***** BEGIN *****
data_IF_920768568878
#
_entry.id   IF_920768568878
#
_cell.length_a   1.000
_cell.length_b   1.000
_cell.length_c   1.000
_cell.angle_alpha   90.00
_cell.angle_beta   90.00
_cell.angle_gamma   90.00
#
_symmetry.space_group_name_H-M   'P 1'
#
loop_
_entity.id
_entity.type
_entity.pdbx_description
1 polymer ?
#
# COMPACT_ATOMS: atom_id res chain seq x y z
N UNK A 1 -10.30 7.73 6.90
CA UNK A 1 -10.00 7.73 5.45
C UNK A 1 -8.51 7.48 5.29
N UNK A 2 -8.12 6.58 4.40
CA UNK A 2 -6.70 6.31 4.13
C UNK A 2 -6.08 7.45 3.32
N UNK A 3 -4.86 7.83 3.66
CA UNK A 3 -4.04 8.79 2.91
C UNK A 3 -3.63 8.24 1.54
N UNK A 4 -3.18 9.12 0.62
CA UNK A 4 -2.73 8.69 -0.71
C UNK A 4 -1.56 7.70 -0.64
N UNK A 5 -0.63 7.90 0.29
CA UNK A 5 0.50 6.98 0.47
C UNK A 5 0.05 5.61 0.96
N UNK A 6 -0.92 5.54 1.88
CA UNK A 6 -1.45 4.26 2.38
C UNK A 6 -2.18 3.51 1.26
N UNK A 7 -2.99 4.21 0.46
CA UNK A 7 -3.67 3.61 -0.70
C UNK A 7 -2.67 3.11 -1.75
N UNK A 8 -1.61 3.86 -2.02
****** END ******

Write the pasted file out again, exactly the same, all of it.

data_IF_920768568878
#
_entry.id   IF_920768568878
#
_cell.length_a   1.000
_cell.length_b   1.000
_cell.length_c   1.000
_cell.angle_alpha   90.00
_cell.angle_beta   90.00
_cell.angle_gamma   90.00
#
_symmetry.space_group_name_H-M   'P 1'
#
loop_
_entity.id
_entity.type
_entity.pdbx_description
1 polymer ?
#
# COMPACT_ATOMS: atom_id res chain seq x y z
N UNK A 1 -10.30 7.73 6.90
CA UNK A 1 -10.00 7.73 5.45
C UNK A 1 -8.51 7.48 5.29
N UNK A 2 -8.12 6.58 4.40
CA UNK A 2 -6.70 6.31 4.13
C UNK A 2 -6.08 7.45 3.32
N UNK A 3 -4.86 7.83 3.66
CA UNK A 3 -4.04 8.79 2.91
C UNK A 3 -3.63 8.24 1.54
N UNK A 4 -3.18 9.12 0.62
CA UNK A 4 -2.73 8.69 -0.71
C UNK A 4 -1.56 7.70 -0.64
N UNK A 5 -0.63 7.90 0.29
CA UNK A 5 0.50 6.98 0.47
C UNK A 5 0.05 5.61 0.96
N UNK A 6 -0.92 5.54 1.88
CA UNK A 6 -1.45 4.26 2.38
C UNK A 6 -2.18 3.51 1.26
N UNK A 7 -2.99 4.21 0.46
CA UNK A 7 -3.67 3.61 -0.70
C UNK A 7 -2.67 3.11 -1.75
N UNK A 8 -1.61 3.86 -2.02